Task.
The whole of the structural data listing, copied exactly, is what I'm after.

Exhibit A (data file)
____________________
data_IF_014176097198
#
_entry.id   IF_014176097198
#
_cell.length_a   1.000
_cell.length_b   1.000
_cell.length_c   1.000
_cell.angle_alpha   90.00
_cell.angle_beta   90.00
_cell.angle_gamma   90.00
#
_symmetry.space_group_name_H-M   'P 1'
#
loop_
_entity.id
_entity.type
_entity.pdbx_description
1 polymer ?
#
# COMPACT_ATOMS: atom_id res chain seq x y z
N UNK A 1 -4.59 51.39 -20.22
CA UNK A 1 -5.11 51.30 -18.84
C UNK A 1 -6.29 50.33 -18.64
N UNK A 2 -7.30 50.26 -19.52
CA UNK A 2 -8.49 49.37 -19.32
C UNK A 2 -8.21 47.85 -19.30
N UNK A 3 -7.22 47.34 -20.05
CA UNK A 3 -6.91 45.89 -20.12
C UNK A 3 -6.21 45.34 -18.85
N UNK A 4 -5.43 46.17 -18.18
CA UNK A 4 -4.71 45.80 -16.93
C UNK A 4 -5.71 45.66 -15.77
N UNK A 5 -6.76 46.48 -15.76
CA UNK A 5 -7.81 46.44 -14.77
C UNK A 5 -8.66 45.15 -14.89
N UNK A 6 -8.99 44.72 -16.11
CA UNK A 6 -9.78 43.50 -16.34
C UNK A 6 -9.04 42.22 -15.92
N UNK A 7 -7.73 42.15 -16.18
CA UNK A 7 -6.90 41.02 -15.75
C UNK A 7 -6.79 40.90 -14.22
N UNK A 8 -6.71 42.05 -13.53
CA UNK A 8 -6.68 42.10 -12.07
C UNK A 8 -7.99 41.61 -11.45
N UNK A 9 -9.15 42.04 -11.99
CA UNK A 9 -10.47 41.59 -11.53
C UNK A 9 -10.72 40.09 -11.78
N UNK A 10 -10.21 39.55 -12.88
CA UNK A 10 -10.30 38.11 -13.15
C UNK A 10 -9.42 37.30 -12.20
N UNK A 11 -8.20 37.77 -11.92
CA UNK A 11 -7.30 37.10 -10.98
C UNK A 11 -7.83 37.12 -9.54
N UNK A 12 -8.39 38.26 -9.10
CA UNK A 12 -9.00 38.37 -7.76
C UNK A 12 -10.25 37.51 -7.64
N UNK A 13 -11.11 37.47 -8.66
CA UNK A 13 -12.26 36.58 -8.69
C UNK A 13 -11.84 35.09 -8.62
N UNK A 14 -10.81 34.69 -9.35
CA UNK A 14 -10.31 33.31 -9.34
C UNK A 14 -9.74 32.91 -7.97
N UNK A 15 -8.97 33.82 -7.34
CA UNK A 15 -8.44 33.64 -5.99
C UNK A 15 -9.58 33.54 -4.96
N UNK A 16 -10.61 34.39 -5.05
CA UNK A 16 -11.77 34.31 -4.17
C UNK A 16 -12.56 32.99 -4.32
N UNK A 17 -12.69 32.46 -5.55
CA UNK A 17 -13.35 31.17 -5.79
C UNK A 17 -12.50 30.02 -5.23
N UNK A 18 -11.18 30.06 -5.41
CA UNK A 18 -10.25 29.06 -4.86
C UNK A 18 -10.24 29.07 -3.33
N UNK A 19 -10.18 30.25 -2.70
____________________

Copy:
data_IF_014176097198
#
_entry.id   IF_014176097198
#
_cell.length_a   1.000
_cell.length_b   1.000
_cell.length_c   1.000
_cell.angle_alpha   90.00
_cell.angle_beta   90.00
_cell.angle_gamma   90.00
#
_symmetry.space_group_name_H-M   'P 1'
#
loop_
_entity.id
_entity.type
_entity.pdbx_description
1 polymer ?
#
# COMPACT_ATOMS: atom_id res chain seq x y z
N UNK A 1 -4.59 51.39 -20.22
CA UNK A 1 -5.11 51.30 -18.84
C UNK A 1 -6.29 50.33 -18.64
N UNK A 2 -7.30 50.26 -19.52
CA UNK A 2 -8.49 49.37 -19.32
C UNK A 2 -8.21 47.85 -19.30
N UNK A 3 -7.22 47.34 -20.05
CA UNK A 3 -6.91 45.89 -20.12
C UNK A 3 -6.21 45.34 -18.85
N UNK A 4 -5.43 46.17 -18.18
CA UNK A 4 -4.71 45.80 -16.93
C UNK A 4 -5.71 45.66 -15.77
N UNK A 5 -6.76 46.48 -15.76
CA UNK A 5 -7.81 46.44 -14.77
C UNK A 5 -8.66 45.15 -14.89
N UNK A 6 -8.99 44.72 -16.11
CA UNK A 6 -9.78 43.50 -16.34
C UNK A 6 -9.04 42.22 -15.92
N UNK A 7 -7.73 42.15 -16.18
CA UNK A 7 -6.90 41.02 -15.75
C UNK A 7 -6.79 40.90 -14.22
N UNK A 8 -6.71 42.05 -13.53
CA UNK A 8 -6.68 42.10 -12.07
C UNK A 8 -7.99 41.61 -11.45
N UNK A 9 -9.15 42.04 -11.99
CA UNK A 9 -10.47 41.59 -11.53
C UNK A 9 -10.72 40.09 -11.78
N UNK A 10 -10.21 39.55 -12.88
CA UNK A 10 -10.30 38.11 -13.15
C UNK A 10 -9.42 37.30 -12.20
N UNK A 11 -8.20 37.77 -11.92
CA UNK A 11 -7.30 37.10 -10.98
C UNK A 11 -7.83 37.12 -9.54
N UNK A 12 -8.39 38.26 -9.10
CA UNK A 12 -9.00 38.37 -7.76
C UNK A 12 -10.25 37.51 -7.64
N UNK A 13 -11.11 37.47 -8.66
CA UNK A 13 -12.26 36.58 -8.69
C UNK A 13 -11.84 35.09 -8.62
N UNK A 14 -10.81 34.69 -9.35
CA UNK A 14 -10.31 33.31 -9.34
C UNK A 14 -9.74 32.91 -7.97
N UNK A 15 -8.97 33.82 -7.34
CA UNK A 15 -8.44 33.64 -5.99
C UNK A 15 -9.58 33.54 -4.96
N UNK A 16 -10.61 34.39 -5.05
CA UNK A 16 -11.77 34.31 -4.17
C UNK A 16 -12.56 32.99 -4.32
N UNK A 17 -12.69 32.46 -5.55
CA UNK A 17 -13.35 31.17 -5.79
C UNK A 17 -12.50 30.02 -5.23
N UNK A 18 -11.18 30.06 -5.41
CA UNK A 18 -10.25 29.06 -4.86
C UNK A 18 -10.24 29.07 -3.33
N UNK A 19 -10.18 30.25 -2.70